In the developing child and in early life, when the central nervous system is not fully developed, there are many decisions being made at a subconscious level, in the brainstem, the ‘hub’ of several reflexes called the ‘primitive reflexes’. They help the infant to grow properly and help develop the foundations skills for children to build motor, sensory, emotional, communication, life and learning skills.
For example, the reflexes are first active during the birth process, they then help to establish breast feeding, gripping on to things and feeling safe and secure. As the system matures the primitive reflexes are no longer needed, and they are expected to take a ‘back seat’ while the higher parts of the brain take control. At the same time there is a ‘shift’ from the primitive reflexes, to the ‘postural reflexes’ that are primarily responsible for the development of movement, spatial awareness, and visual motor integration. This is an important transition as it gives rise to the growth of skills required for the classroom, social interaction and the control of movement.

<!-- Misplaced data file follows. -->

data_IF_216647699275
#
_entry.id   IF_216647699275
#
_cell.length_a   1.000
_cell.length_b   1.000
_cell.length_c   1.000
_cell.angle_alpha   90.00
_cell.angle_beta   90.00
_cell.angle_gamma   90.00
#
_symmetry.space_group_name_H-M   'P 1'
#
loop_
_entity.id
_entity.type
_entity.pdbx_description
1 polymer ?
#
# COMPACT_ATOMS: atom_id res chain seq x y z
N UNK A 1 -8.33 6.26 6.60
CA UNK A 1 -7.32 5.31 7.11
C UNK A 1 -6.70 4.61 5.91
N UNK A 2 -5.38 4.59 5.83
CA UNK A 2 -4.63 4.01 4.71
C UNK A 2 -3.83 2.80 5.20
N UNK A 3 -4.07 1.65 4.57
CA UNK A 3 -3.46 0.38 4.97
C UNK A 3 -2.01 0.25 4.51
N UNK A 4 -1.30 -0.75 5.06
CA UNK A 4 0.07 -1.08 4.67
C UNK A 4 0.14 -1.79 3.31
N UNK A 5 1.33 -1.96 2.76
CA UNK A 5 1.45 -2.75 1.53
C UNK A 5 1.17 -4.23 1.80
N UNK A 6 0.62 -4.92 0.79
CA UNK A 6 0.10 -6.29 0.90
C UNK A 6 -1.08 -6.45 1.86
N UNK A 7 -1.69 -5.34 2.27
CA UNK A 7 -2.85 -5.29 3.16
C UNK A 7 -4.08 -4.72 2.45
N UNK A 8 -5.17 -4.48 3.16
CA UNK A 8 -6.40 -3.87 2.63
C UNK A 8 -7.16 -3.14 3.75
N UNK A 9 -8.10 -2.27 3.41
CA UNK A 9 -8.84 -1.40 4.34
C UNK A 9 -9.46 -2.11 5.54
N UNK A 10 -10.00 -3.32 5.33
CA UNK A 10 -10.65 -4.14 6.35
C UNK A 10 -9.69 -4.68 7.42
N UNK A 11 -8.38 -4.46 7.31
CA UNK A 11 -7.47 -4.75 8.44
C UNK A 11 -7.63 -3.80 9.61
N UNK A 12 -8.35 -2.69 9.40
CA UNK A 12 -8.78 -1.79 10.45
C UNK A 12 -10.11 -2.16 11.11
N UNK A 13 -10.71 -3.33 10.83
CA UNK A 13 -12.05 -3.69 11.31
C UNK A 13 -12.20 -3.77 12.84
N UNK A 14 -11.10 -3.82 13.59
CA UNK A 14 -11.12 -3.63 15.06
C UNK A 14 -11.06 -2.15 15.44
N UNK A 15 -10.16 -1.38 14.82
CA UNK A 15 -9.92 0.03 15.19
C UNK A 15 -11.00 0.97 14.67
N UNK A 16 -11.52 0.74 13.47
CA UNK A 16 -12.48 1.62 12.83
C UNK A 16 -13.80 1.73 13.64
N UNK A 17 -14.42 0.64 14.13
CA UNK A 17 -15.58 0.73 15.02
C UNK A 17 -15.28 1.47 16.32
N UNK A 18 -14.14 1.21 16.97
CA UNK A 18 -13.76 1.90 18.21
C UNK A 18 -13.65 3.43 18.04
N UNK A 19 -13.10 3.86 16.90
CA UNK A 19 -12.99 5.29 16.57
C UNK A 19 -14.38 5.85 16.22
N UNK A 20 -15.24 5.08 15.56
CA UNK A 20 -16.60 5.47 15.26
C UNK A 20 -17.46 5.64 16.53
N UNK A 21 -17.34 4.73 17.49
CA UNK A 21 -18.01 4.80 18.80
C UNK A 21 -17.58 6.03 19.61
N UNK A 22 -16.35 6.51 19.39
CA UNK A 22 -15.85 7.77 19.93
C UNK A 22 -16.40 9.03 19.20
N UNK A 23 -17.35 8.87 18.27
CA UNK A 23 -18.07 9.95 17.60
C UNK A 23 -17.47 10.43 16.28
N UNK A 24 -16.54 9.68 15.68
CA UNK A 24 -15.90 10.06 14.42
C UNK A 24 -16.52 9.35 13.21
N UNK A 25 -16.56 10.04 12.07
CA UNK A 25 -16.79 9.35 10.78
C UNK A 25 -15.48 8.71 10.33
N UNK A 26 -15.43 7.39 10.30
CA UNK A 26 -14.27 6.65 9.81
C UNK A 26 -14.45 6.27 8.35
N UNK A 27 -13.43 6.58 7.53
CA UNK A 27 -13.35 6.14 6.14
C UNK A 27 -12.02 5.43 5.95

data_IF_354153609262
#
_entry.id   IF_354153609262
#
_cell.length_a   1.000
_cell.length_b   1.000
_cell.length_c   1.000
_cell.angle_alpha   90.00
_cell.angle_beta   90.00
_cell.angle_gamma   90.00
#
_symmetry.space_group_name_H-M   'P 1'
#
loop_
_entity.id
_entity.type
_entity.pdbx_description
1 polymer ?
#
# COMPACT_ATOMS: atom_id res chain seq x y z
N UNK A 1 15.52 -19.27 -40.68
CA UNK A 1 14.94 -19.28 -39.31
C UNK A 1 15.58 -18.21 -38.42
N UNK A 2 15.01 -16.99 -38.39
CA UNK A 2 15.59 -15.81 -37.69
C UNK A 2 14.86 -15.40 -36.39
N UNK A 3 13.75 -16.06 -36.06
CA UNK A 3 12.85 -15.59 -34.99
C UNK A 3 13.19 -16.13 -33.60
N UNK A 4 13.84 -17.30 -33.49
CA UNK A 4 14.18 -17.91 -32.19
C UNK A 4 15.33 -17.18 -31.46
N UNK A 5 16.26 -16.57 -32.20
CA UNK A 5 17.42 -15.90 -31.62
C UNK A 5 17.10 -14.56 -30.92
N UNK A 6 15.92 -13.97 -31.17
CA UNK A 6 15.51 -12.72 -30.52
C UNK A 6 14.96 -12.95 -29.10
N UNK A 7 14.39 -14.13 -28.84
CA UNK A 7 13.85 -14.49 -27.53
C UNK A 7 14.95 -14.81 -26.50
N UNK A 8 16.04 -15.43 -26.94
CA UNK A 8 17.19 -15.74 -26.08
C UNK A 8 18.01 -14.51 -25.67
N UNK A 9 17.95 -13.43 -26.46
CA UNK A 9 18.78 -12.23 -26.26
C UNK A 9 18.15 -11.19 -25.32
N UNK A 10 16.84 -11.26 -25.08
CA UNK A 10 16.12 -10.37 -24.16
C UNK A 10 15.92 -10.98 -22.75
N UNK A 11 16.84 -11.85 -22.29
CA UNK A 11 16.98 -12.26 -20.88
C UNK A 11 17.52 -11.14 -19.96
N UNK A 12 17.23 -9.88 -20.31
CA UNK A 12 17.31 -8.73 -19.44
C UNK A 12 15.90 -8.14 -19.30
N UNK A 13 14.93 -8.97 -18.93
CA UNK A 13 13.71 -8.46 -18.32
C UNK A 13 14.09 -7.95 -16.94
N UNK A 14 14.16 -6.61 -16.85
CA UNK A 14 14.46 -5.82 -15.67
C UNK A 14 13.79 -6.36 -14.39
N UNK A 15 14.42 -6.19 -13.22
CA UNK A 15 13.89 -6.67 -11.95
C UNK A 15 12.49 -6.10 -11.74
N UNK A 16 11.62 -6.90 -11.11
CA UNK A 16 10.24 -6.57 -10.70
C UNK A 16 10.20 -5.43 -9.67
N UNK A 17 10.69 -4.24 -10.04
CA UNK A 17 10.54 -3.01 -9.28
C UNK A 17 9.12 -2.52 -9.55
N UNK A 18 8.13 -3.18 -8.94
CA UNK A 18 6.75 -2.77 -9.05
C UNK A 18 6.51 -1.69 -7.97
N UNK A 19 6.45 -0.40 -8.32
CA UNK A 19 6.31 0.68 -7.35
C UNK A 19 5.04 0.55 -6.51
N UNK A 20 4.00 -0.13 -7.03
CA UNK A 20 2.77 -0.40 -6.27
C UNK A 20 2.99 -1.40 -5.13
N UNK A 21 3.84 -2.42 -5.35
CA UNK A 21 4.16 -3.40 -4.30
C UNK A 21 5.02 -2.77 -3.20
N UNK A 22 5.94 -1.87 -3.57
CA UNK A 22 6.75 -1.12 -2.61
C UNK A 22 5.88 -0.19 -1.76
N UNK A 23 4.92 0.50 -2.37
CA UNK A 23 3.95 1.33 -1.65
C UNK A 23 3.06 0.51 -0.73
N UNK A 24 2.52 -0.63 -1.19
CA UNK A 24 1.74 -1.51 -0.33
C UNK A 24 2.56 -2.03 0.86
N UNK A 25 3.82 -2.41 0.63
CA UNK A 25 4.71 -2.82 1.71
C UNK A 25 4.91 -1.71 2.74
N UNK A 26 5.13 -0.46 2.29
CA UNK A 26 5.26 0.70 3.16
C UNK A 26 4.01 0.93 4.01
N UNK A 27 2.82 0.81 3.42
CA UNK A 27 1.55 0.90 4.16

So why do some children find this process more difficult than others? In some children their primitive reflexes remain active, due to birth trauma or developmental restrictions. This means that the postural reflexes are not able to develop fully, and the child’s nervous system will develop restrictions in the development of more complex skills, and is likely to automatically react inappropriately in certain situations. Together, this will adversely affect the development of learning, movement, interaction and behaviour.
When a reflex does not settle or integrate effectively, causing disruption in the functioning and development of the nervous system, it is known as a retained primitive reflex